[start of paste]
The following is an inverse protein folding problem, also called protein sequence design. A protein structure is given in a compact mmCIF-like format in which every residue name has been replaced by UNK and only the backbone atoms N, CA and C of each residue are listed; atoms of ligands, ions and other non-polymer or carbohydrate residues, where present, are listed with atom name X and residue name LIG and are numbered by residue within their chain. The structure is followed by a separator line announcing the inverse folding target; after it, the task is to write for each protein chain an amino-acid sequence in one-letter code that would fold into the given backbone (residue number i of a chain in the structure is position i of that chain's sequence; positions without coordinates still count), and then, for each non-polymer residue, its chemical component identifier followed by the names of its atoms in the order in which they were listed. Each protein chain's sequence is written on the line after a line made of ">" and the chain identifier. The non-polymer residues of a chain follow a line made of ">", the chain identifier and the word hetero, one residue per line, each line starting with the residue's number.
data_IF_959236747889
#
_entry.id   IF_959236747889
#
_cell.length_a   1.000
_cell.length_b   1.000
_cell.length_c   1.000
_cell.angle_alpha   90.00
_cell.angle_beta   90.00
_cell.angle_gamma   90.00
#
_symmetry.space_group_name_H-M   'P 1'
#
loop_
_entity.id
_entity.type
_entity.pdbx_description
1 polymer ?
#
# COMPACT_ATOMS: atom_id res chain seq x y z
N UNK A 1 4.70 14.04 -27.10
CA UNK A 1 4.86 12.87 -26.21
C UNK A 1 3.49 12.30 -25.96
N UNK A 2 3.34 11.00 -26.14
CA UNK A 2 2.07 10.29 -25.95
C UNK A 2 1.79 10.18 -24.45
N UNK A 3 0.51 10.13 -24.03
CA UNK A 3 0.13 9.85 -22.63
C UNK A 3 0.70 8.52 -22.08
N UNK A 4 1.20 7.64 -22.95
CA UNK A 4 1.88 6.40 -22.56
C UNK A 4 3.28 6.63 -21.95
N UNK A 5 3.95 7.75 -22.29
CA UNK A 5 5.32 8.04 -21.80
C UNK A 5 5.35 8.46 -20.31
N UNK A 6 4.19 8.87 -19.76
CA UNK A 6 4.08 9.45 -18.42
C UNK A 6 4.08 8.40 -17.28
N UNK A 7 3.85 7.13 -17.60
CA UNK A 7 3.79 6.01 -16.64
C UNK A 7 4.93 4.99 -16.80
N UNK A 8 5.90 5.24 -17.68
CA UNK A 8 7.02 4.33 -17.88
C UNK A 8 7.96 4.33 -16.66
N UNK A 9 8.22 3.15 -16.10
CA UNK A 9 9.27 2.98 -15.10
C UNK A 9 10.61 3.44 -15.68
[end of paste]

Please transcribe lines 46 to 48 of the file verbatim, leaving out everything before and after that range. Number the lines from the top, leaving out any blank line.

N UNK A 9 8.22 3.15 -16.10
CA UNK A 9 9.27 2.98 -15.10
C UNK A 9 10.61 3.44 -15.68